Several weeks ago, I visited Thailand to see many of the impressive infrastructure projects under way in that country (see our story here). The government there plans to invest a whopping US$53.4 billion over the next five years on infrastructure improvements, including roads, rail track, ports, and air facilities. The goal is to establish Thailand as the site of choice for manufacturing and logistics operations in Southeast Asia.
Such a commitment to growth is refreshing, especially considering the political squabbles we have here at home over funding repairs to our deteriorating infrastructure, let alone funding new projects.
What's also encouraging is that Thailand is investing not only in concrete and steel, but also in research, innovation, and the training of its next generation of engineers and business leaders.
As part of its "Thailand 4.0" program, the country is establishing Cities of Innovation, which are research clusters containing educational facilities and laboratories. What is also impressive is that these are joint ventures between government and industry, with 11 different government agencies, 20 industries, and 24 academic institutions all working together.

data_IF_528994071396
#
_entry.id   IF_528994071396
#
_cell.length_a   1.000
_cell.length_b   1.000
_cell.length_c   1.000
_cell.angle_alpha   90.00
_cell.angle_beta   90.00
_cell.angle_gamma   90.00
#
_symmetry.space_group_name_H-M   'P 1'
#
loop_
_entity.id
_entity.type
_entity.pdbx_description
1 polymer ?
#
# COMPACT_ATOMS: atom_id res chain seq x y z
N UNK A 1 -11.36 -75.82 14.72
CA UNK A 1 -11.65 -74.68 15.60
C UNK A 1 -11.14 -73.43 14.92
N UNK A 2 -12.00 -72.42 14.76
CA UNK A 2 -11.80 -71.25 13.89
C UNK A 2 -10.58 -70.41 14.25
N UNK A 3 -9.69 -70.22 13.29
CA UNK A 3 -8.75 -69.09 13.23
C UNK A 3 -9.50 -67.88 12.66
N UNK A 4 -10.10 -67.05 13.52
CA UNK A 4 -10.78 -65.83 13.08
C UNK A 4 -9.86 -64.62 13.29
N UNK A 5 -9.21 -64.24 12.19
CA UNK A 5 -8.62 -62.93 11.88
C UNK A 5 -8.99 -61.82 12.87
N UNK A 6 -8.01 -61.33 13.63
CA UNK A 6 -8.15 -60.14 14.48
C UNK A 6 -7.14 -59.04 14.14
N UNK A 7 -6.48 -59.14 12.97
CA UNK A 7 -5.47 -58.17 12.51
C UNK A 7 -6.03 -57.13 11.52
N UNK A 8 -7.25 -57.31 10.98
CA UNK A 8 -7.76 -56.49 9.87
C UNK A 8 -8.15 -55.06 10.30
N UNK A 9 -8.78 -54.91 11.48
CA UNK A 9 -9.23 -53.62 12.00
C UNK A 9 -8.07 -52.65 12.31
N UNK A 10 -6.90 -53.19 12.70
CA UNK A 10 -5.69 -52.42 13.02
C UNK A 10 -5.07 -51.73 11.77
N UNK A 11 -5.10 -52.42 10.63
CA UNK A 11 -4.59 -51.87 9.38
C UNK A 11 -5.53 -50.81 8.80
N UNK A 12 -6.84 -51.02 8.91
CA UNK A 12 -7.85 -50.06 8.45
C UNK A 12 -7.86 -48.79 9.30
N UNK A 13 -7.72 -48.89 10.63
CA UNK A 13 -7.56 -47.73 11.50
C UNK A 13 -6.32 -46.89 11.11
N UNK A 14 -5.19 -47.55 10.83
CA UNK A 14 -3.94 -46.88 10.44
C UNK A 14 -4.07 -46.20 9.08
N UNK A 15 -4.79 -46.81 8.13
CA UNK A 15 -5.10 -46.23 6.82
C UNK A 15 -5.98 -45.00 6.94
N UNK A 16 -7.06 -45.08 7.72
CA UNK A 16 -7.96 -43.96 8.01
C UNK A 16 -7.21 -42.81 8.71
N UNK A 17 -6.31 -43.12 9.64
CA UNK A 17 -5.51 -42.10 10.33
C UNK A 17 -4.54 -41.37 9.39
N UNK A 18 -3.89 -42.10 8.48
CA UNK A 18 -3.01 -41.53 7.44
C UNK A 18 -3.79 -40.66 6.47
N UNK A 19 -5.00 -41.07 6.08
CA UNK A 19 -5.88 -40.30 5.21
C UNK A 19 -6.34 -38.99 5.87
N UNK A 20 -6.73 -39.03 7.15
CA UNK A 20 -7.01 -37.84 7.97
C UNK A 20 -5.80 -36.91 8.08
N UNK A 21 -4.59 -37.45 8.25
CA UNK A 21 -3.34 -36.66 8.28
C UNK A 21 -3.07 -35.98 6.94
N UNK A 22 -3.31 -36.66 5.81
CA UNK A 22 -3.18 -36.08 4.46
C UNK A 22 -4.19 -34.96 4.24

One of the sites I visited was the Vidyasirimedhi Institute of Science (VISTEC). Located in gleaming modern buildings in what was once a forested section of Rayong Province's Wang Chan Valley (elephants are known to wander onto the grounds to forage for bananas), this research center has an almost Los Alamos feel, in that its isolation provides an atmosphere for concentrated innovation. Although it's just three years old, VISTEC has already produced significant advancements in battery technology (including batteries that can recharge themselves), among other achievements.
One of the leading backers of VISTEC is PTT Group, a large Thai energy company. Thailand is rich in natural gas and has a thriving automotive manufacturing base, yet PTT recognizes that the age of fossil fuels is nearing its end. It wants to be part of discovering new energy sources to assure a collective future.
The center is also investing in the next generation of leaders. The complex includes a technical high school for the nation's best and brightest science students. Classes are taught only in English, in recognition of the international nature of the jobs these students will someday assume. The emphasis there is not only on technical knowledge but also on developing problem-solving and team-building skills.
Such a cooperative approach to spurring innovation and assuring a future is both encouraging and refreshing. More than that, it's something our own government agencies and industry leaders should emulate.